Architecture of Linked Data Applications

5.4 Architecture of Linked Data applications[edit | edit source]

In the previous section we saw a number of example Linked Data applications. Each application not only had a different purpose but also made different architectural decisions in terms of how the data was accessed, processed and stored. In this section we present generic architectural patterns of Linked Data applications and different design decisions associated with these patterns.

The term software architecture describes the components of a software system and the relationships between those elements.  For a web-based system the components could include software modules, databases and web servers. Some parts of the architecture may be legacy components brought forward from previous systems. The relationships between the components of a system indicate which components communicate during operation of the system and the mechanisms by which that communication takes place. As well as specifying the structure of the system, the software architecture also stipulates a set of design practices to be followed in order to create and maintain the architecture. 

5.5 Multitier architecture[edit | edit source]

An important architectural pattern used in system development is the multitier architecture. A multitier architecture separates functionality into a number of layers from low-level data storage through to user interaction components. This architecture is commonly used for many kinds of web application. As many Linked Data applications are also web applications, they tend to conform to this architectural approach.

An important advantage of the tiered architecture is that it logically separates the functionality of the system into a series of layers and specifies the communication between those layers. This separation makes it far easier to replace a layer of the architecture or reuse a layer of an existing architecture in a new application. For example, an application may have a layer or tier dedicated to data storage. This functionality may be provided by a particular database or triplestore. The storage layer could be reused in an alternative application or replaced by another storage layer providing the same functionality and communication with other layers.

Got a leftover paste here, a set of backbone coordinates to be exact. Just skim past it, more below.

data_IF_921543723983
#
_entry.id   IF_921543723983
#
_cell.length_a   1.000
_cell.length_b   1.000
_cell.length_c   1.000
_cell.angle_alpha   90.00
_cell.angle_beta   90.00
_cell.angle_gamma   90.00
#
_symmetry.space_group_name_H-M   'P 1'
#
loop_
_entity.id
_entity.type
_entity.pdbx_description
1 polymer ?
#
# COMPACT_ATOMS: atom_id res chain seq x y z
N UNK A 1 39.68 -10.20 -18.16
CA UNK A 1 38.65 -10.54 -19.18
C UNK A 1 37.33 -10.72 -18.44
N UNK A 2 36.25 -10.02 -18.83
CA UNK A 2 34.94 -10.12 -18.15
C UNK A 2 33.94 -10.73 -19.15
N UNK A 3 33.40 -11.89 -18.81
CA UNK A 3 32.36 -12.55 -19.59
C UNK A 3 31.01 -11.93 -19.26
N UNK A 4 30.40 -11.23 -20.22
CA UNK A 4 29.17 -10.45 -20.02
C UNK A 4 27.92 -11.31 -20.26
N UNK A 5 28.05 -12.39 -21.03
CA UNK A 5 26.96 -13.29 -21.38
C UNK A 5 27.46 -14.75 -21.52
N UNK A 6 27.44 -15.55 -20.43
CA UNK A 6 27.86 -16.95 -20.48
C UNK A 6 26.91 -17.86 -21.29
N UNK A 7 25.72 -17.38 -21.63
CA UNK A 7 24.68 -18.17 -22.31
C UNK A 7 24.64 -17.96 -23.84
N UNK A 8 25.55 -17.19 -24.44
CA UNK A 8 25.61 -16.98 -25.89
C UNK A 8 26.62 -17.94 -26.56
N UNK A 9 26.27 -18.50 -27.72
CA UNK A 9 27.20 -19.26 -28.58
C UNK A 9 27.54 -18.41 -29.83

The most commonly used multitier architecture is the three-tier architecture. First, a presentation tier provides a user interface that can accept user input and render results in a human-readable form. Second, a logic tier implements the business logic of the application. This takes the available data and analyses and transforms it to meet the needs of the user. Third, a data tier stores the underlying data in a form independent from the business logic applied to it in the application. Figure 13 illustrates our music example as a three-tier architecture. The presentation tier handles user queries and the returned outputs including textual results and visualisations. The logic tier transforms user queries into SPARQL queries and aggregates the RDF results. The data tier is responsible for storage and in this case uses a triplestore. One important aspect to note in the case of Linked Data applications is that the dividing line between the data tier and the logic tier may not be so clear-cut. If a relational database is used as a storage layer, then all processing of the data beyond the returning of results to a database query is done in the logic layer. However, triplestores are capable of performing various types of reasoning and therefore in some cases a significant part of the business logic can be carried within the triplestore. For reasons of performance it is advantageous to perform reasoning on a lower level as possible.

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Figure 13: Music example of the three-tier architecture.

Figure 14 shows the architecture of our music application with a particular emphasis on the components within the data tier. The presentation layer produces the kinds of visualisations we saw in Chapter 4. The logic layer processes data for presentation. The data tier as well as implementing some of the logic does much more work than just data storage. Data stored within the data tier may be consumed from a number of sources. These may be consumed from SPARQL endpoints or RDF dumps. Wrappers may be required to covert the data into an appropriate format. As described in chapter 3 R2RML may be used to transform data from a relational database into RDF.

Also, as covered in Chapter 3, the retrieved data may use different vocabularies on the schema level and may also on the instance level have different individuals referring to the same thing. As described in Chapter 3, languages such as SKOS can be used to express relationships across vocabularies and the owl:sameAs property can be used to relate resources. Chapter 3 also describes how tools such as the SILK framework, could be used to identify and express relationships across datasets.